Corriere: Meetings about meetings and how not to have a bad one

Matthew Corriere

The past year in which the concept of “the meeting” shifted almost entirely into the digital realm challenged everything from the constitution of the working day to the breadth of collective patience.

Or, as Matthew Corriere, MD, at the helm of the Vascular & Endovascular Surgery Society (VESS) 2021 Winter Meeting (Jan. 21–24), put the year-in-meetings: “Usually the VESS Executive Council meeting happens every month, or every other month, and then it started happening two or three times a week. I found we were actually having meetings about whether we were going to have a meeting, or whether the SVS [Society for Vascular Surgery] was going to have their meeting, and if they didn’t have their meeting, should we have our meeting. It got really, really meta quickly.”

Corriere, rounding out his 2020–2021 term as VESS president, was delivering a presidential address he dubbed “Meetingology.” The winter gathering of VESS intentionally adds an informal note to proceedings, with attendees and presenters encouraged to dress down—even this year when the pandemic forced remote delivery. Hence, the mock serious rebukes fired the way of suited-and-booted trainees and students who apparently hadn’t received the memo on appropriate attire at the virtual podium.

The VESS presidential address follows a similar tone. So went Corriere’s boutique advisory, from a self-described “meetings connoisseur,” on the hows and whys of good (and better) meetings—and ways to avoid bad ones.

Last year, he told the VESS virtual audience, “we started being ambushed and subterfuged with this endless set of meeting requests at the same time as many of us were hauled out of the OR [operating room] and had no idea.”

A few years ago, Corriere had set himself a New Year’s resolution that he’d limit his weekly time allotment for meetings to four hours. He has failed thus far, he reflected—and the COVID-19 era offered little indication he would be making up ground anytime soon.

“There’s a growing angst about stopping the meeting madness, why your meetings stink, and what we’ve got to do about it,” he said. According to the book, “The Surprising Science of Meetings,” by Steven Rogelberg, PhD, there were 55 million meetings per year pre-pandemic, Corriere pointed out.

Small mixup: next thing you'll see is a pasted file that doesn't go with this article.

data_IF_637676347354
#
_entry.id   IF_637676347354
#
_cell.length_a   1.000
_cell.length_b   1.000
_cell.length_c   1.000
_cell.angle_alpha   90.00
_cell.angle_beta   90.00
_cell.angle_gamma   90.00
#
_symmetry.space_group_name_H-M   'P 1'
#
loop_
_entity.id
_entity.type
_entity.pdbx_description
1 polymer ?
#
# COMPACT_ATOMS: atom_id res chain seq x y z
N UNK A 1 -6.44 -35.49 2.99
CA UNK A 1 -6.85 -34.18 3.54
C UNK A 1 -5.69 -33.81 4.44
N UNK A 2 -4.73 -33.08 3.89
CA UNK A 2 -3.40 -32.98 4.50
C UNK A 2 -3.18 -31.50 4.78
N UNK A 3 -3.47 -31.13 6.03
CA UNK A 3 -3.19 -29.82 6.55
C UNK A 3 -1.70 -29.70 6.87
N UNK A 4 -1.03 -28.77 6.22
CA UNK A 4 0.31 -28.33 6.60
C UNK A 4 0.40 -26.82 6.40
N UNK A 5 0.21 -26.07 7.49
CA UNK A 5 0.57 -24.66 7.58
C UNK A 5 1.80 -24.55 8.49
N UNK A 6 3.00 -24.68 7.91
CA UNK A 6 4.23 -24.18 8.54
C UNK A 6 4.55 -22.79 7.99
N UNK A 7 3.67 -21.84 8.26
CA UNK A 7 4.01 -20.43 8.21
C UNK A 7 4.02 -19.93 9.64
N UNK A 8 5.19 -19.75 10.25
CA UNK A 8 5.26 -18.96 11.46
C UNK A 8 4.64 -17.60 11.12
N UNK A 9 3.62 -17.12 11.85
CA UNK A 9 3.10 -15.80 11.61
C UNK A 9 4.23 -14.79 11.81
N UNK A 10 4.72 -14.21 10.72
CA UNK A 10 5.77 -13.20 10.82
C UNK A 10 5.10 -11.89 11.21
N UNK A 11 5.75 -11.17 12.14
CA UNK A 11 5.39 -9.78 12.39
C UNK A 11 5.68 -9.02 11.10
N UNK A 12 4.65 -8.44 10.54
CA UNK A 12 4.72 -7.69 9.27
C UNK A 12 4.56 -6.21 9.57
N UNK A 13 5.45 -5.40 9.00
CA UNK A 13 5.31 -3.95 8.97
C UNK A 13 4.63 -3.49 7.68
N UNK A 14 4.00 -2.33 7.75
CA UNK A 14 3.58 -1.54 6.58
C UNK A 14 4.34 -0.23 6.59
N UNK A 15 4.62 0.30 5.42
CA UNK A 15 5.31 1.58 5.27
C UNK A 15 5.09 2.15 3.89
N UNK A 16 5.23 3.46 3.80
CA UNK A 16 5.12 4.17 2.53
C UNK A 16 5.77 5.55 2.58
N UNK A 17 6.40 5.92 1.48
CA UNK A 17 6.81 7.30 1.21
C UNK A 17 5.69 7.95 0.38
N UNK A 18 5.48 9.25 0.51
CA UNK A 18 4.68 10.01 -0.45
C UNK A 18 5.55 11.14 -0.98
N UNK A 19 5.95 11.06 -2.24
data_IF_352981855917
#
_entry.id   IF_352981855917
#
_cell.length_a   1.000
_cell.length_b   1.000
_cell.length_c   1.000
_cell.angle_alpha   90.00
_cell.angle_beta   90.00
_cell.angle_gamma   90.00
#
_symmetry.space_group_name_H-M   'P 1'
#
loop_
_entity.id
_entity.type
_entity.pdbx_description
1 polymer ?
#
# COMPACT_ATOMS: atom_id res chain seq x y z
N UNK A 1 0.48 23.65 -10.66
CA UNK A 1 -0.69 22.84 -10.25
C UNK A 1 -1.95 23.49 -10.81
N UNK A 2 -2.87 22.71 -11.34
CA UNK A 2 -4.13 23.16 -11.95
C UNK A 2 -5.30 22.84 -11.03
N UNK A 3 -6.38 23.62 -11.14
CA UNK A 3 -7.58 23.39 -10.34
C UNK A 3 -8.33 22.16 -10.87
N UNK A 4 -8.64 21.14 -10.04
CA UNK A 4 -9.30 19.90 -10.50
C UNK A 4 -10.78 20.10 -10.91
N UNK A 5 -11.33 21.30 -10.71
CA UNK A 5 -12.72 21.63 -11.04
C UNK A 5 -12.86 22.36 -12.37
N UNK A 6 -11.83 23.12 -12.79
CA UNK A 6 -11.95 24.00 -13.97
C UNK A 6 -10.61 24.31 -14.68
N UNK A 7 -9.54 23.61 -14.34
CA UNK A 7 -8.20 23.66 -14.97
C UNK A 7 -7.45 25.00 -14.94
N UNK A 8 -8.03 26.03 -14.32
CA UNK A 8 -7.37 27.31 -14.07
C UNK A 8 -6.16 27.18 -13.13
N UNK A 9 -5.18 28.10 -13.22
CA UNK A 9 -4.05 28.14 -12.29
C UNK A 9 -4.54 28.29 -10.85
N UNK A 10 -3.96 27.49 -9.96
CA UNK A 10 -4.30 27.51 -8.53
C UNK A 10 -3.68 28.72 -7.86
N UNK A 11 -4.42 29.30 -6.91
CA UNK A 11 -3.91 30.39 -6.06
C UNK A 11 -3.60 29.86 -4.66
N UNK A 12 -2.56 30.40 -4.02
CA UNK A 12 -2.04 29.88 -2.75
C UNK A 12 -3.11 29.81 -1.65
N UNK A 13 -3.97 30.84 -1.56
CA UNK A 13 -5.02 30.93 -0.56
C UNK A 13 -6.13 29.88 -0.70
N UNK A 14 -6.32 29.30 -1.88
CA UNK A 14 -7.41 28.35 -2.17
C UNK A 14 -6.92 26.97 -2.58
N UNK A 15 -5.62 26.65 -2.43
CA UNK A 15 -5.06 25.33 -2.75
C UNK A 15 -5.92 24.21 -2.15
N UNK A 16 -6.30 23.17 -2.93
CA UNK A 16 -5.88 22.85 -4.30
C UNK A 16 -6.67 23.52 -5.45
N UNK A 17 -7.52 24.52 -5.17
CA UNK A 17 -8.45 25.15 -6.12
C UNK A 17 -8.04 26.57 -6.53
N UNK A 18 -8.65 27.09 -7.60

There are costs to that, he said. In dollar terms, they amount to $1.4 trillion across the U.S.: “That doesn’t include Zoom costs, and it also doesn’t include indirect costs. Those are opportunity costs. If you’re in a meeting, you can’t be doing something productive somewhere else.”

This conjures a term to which he said he relates: “Meeting Recovery Syndrome,” or time spent winding down after a frustrating meeting.

In general, bad meetings tend to go along certain lines, Corriere argued. They might have ill-defined goals or lack an appropriate agenda. Key people may be missing. There might be too many participants. They may suffer from timing issues or poor interpersonal dynamics.

He provided 10 tips designed to extract good meetings out of groups of people. “Decide why you’re gathering, and if there’s not a good reason, cancel the meeting. Thoughtfully exclude people who do not need to be there,” Corriere said.

The meeting environment should serve the purpose, he continued. Close the door; host with generous authority; be present; make an agenda with the most important item first; encourage “good controversy”; actively manage the clock; and conduct regular quality assessments.


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